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US war bonds poster with Rockwell painting of Thanksgiving dinner to promote freedom from want

Object | Accession Number: 1988.42.4

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    US war bonds poster with Rockwell painting of Thanksgiving dinner to promote freedom from want

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    Brief Narrative
    Four Freedoms war bonds poster featuring a Norman Rockwell painting of a traditional New England Thanksgiving dinner as a symbol of the Freedom from Want for which we were fighting the war. It is one of a series of four posters (1988.42.1, 2,3) using Rockwell's paintings, inspired by the Four Freedoms described in Roosevelt's 1941 State of the Union Address: freedom of speech, freedom of worship, freedom from want, and freedom from fear. The US entered the war in December 1941, following the attack on Pearl Harbor. The Office of War Information (OWI) was set up in June 1942 to control the message and imagery of government information about the war. Rockwell created sketches about the Four Freedoms to help the war effort, but no one in Washington was interested. The paintings were published by the Saturday Evening Post beginning February 26, 1943 and then reprinted, with permission, by the OWI. The OWI launched a nationwide tour with the paintings, raising $130 million dollars in war bond sales. They also offered the posters for sale in three different sizes and four million sets of the posters were printed.
    Artwork Title
    Ours... to Fight for - Freedom From Want
    Series Title
    OWI poster, no. 45
    Buy War Bonds
    publication/distribution:  1943
    publication: Washington (D.C.)
    Credit Line
    United States Holocaust Memorial Museum Collection, Gift of David and Zelda Silberman
    front, top, image, black ink : fight for
    front, bottom, black ink : FREEDOM FROM WANT
    front, bottom right, black ink : Painting from the Saturday Evening Post
    front, bottom, black ink : OWI Poster No. 45. Additional copies may be obtained upon request from the Division of Public Inquiries, Office of War Information, Washington, D.C. / (star) U.S. GOVERNMENT PRINTING OFFICE: 1943 – O - 511886
    Artist: Norman Rockwell
    Printer: United States Government Printing Office
    Distributor: United States Office of War Information
    Norman Rockwell (1894-1978) was born in New York City, New York. He studied art at The New York School of Art, The National Academy of Design and The Art Students League. While still a teenager, he was hired as art director of Boys’ Life, the official publication of the Boy Scouts of America, and began a freelance career illustrating a variety of young people’s publications. Throughout his career Rockwell created covers for The Saturday Evening Post. In 1930, he married Mary Barstow, a schoolteacher, and they had three sons. In 1939, Rockwell and his family moved to Arlington, Vermont. In 1943, he painted the Four Freedoms, a series of four paintings based on a speech by President Franklin Roosevelt. The paintings toured the United States in a traveling exhibition and through the sale of war bonds, raised over $130 million for the war effort.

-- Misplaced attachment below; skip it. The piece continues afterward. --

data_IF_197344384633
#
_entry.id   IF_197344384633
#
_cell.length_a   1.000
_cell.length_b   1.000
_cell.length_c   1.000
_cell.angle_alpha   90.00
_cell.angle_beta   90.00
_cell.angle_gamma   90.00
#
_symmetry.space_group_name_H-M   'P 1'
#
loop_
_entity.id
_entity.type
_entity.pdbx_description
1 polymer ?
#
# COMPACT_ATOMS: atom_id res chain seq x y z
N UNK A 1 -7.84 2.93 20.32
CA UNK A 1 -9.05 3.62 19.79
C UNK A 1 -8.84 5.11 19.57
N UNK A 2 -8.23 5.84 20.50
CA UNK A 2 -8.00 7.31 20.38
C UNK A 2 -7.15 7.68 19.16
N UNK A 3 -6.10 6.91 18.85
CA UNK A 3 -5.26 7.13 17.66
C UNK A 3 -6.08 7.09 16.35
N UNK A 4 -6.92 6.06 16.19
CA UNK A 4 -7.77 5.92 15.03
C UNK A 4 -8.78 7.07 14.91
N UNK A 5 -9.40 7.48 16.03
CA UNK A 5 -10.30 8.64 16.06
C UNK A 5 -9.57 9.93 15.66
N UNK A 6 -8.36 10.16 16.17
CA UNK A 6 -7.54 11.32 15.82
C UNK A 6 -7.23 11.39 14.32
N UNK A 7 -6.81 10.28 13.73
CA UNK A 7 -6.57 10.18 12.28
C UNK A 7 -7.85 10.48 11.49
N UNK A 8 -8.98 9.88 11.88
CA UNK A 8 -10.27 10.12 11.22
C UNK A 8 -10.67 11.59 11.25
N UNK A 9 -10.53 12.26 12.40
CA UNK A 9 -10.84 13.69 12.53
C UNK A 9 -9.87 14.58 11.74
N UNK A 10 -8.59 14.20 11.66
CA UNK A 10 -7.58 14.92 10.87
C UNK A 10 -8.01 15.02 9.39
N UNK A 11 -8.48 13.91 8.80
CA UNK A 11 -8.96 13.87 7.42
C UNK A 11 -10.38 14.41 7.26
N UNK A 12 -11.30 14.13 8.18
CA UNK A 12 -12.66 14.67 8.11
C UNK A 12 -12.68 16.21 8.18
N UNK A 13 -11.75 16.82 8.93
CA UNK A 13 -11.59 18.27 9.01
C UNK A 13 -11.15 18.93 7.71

The United States Office of War Information (OWI) was created on June 13, 1942, to centralize and control the content and production of government information and propaganda about the war. It coordinated the release of war news for domestic use, and using posters along with radio broadcasts, worked to promote patriotism, warn about foreign spies, and recruit women into war work. The office also established an overseas branch, which launched a large-scale information and propaganda campaign abroad. The government appealed to the public through popular culture and more than a quarter of a billion dollars' worth of advertising was donated during the first three years of the National Defense Savings Program. Victory in Europe was declared on May 8, 1945, and in Japan on September 2, 1945. The OWI ceased operation in September.

    Physical Details

    War propaganda
    Physical Description
    Color offset lithographic poster reproducing a painting of an older woman in a white apron and blue dress placing a platter with a large, cooked turkey in the center of a set table. A man in a black suit stands close behind her and 9 members of her extended family lean in toward the table with smiling, flushed faces, except for 1 man in the bottom right corner who looks out toward the viewer. The painting is unified by the bright white of the back window curtains, wainscoting, and the large, white cloth and dishes on the table. The artists's name, Norman Rockwell, is printed within the image. The poster has blurred sections due to a printing misalignment.
    overall: Height: 27.875 inches (70.803 cm) | Width: 20.000 inches (50.8 cm)
    overall : paper, ink

    Rights & Restrictions

    Conditions on Access
    No restrictions on access
    Conditions on Use
    No restrictions on use

    Keywords & Subjects

    Administrative Notes

    The poster was donated to the United States Holocaust Memorial Museum in 1988 by David and Zelda Silberman.
    Funding Note
    The cataloging of this artifact has been supported by a grant from the Conference on Jewish Material Claims Against Germany.
    Record last modified:
    2022-07-28 18:29:29
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